This isn’t an attempt to swerve from a discussion of home runs to one of income inequality. Rather, it’s an attempt to use Gini’s model to look at home run distributions. Baseball in the 1920s was very unequal when it came to home run production. A few players generated a large proportion of homers, and many hit very few, if any.
Contrast that to last season. There were 30 teams, so let’s call the 30 players who hit the most home runs "elite." Mark Trumbo, Nelson Cruz, Khris Davis, Brian Dozier, Edwin Encarnacion, Nolan Arenado, Chris Carter, and Todd Frazier all hit 40 or more. The 30th-most homers by an individual last season were 31, a total Mookie Betts, Yoenis Cespedes, Albert Pujols, Yasmany Tomas, and Justin Upton all met. The top 30 home run hitters, combined, went deep 1,096 times—49 percent more than the elite home run hitters in 1927, adjusting for the difference in league size and games played. Nonetheless, the elite 30 accounted for only 19.5 percent of the 5,610 home runs hit last year. That’s the lowest proportion of all time.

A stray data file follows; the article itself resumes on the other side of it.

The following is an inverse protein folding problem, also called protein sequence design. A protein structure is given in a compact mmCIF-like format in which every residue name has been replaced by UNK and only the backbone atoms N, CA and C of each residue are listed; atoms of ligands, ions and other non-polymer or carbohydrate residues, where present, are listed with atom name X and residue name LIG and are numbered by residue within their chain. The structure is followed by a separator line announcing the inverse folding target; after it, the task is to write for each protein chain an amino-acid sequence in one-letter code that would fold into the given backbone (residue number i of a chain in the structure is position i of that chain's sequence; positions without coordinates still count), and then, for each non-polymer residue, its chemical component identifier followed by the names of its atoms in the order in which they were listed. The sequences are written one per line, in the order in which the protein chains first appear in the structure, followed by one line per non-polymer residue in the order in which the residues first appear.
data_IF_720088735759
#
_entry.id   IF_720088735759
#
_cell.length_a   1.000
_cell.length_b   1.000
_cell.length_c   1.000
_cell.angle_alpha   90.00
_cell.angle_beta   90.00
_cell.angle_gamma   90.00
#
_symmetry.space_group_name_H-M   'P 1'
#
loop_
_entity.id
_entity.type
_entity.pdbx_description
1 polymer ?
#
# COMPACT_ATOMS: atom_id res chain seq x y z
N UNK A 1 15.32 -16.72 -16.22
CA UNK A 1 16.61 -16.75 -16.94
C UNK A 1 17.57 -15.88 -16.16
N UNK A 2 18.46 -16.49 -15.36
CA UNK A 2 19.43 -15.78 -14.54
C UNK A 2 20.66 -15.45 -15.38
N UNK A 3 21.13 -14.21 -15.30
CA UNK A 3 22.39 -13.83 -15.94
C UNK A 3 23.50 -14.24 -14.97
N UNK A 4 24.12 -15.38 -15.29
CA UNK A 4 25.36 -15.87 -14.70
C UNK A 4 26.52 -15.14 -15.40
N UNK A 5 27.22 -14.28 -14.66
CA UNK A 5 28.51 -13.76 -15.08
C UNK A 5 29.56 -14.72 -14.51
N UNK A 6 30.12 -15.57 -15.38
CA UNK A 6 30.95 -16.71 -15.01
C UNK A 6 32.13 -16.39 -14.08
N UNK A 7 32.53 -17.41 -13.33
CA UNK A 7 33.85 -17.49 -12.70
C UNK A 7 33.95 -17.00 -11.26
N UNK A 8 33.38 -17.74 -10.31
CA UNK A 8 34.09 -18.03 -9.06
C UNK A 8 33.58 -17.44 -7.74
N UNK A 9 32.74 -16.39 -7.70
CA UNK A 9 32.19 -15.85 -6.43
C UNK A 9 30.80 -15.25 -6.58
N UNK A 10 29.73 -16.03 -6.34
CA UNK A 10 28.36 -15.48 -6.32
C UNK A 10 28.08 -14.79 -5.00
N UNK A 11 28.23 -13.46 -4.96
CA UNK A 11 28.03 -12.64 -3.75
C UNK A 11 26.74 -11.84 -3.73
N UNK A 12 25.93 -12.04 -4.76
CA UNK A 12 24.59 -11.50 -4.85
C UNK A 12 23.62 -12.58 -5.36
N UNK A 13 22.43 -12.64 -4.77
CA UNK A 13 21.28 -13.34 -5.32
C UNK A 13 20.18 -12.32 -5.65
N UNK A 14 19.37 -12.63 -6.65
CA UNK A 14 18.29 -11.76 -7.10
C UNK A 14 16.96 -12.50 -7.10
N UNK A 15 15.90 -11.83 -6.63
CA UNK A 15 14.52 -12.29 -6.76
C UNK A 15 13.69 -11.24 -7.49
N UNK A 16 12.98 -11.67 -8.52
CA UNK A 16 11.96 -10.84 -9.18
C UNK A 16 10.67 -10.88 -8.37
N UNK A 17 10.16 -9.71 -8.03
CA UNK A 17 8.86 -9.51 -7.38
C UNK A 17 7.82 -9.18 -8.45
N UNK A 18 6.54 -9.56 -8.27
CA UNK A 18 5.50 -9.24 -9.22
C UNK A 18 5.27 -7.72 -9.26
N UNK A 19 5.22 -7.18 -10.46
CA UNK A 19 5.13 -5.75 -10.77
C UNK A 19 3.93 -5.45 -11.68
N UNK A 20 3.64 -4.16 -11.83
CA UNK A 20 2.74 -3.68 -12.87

This trend shouldn’t be a surprise. Home runs were relatively rare back in the 1920s. In 1927, Ruth out-homered every team but the Cubs, Giants, and Cardinals (and the Yankees, of course). Even Wilson and Williamson, with 30 each, out-homered four teams. By contrast, there hasn’t been a team with fewer than 60 homers since the 1986 Cardinals, and the last time teams didn’t hit 30 was during World War II.
Let me show this graphically. This one shows the percentage of all major-league home runs hit by the elite sluggers, as defined above, for every season from 1920 to 2016:
As you can see, the top 16 home run hitters routinely accounted for a third of all homers through the 1930s. The proportion fell steadily from the start of World War II through the late 1950s, when in plateaued around 24 percent. It bounced around there for several years, then began another decline in the 1980s. The three years with the fewest home runs hit by the top sluggers are 2016, 2013, and 2012.